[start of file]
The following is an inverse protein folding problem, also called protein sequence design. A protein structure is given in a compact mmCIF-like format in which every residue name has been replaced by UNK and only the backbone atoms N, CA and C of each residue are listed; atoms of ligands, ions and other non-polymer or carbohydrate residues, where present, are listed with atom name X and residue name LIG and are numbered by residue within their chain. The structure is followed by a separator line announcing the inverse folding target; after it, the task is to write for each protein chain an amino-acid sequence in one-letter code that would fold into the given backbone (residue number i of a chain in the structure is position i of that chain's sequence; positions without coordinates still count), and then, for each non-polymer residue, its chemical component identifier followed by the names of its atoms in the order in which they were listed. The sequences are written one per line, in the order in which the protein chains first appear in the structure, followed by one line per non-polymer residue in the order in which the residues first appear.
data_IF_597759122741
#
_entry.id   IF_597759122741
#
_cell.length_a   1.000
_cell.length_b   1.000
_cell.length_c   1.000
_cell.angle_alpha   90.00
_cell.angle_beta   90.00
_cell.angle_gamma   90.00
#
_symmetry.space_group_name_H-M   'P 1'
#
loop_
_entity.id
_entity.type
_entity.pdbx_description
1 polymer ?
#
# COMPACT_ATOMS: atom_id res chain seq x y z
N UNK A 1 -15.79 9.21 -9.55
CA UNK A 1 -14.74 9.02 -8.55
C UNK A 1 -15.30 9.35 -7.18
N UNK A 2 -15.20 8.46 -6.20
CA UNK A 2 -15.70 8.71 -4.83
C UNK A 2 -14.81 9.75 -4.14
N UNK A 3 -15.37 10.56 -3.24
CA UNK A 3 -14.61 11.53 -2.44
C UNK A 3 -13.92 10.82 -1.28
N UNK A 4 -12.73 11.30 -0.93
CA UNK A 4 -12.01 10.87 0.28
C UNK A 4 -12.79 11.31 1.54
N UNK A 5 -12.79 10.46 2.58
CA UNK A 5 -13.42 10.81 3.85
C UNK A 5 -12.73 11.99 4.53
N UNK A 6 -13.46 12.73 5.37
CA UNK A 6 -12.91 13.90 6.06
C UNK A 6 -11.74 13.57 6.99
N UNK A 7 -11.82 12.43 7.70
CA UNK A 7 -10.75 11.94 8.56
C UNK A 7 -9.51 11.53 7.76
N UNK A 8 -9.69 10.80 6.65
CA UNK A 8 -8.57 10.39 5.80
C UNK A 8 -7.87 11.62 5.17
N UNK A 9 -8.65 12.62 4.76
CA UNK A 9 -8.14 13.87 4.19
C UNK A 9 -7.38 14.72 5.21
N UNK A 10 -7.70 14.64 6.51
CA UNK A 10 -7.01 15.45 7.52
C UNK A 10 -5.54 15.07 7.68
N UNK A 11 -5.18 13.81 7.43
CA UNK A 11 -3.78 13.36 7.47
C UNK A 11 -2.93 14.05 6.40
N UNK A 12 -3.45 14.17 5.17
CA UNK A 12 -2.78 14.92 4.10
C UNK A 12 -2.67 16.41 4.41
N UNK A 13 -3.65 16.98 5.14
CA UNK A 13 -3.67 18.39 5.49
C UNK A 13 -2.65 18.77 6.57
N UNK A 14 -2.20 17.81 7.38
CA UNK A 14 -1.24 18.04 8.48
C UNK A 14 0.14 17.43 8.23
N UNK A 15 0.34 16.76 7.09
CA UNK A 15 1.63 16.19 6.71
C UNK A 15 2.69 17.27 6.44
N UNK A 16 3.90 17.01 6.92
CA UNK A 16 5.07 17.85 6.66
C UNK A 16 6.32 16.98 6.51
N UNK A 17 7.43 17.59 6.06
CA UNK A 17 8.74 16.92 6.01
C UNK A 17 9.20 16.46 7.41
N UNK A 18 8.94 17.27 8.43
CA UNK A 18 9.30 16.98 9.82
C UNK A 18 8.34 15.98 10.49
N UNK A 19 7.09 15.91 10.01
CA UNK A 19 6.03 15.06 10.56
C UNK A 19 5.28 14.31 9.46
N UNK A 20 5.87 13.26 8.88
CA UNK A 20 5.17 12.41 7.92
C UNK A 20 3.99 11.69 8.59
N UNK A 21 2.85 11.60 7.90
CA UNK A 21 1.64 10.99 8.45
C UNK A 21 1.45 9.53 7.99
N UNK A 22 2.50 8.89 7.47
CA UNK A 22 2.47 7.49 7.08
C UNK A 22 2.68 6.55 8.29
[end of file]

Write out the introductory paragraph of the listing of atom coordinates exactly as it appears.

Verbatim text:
The following is an inverse protein folding problem, also called protein sequence design. A protein structure is given in a compact mmCIF-like format in which every residue name has been replaced by UNK and only the backbone atoms N, CA and C of each residue are listed; atoms of ligands, ions and other non-polymer or carbohydrate residues, where present, are listed with atom name X and residue name LIG and are numbered by residue within their chain. The structure is followed by a separator line announcing the inverse folding target; after it, the task is to write for each protein chain an amino-acid sequence in one-letter code that would fold into the given backbone (residue number i of a chain in the structure is position i of that chain's sequence; positions without coordinates still count), and then, for each non-polymer residue, its chemical component identifier followed by the names of its atoms in the order in which they were listed. The sequences are written one per line, in the order in which the protein chains first appear in the structure, followed by one line per non-polymer residue in the order in which the residues first appear.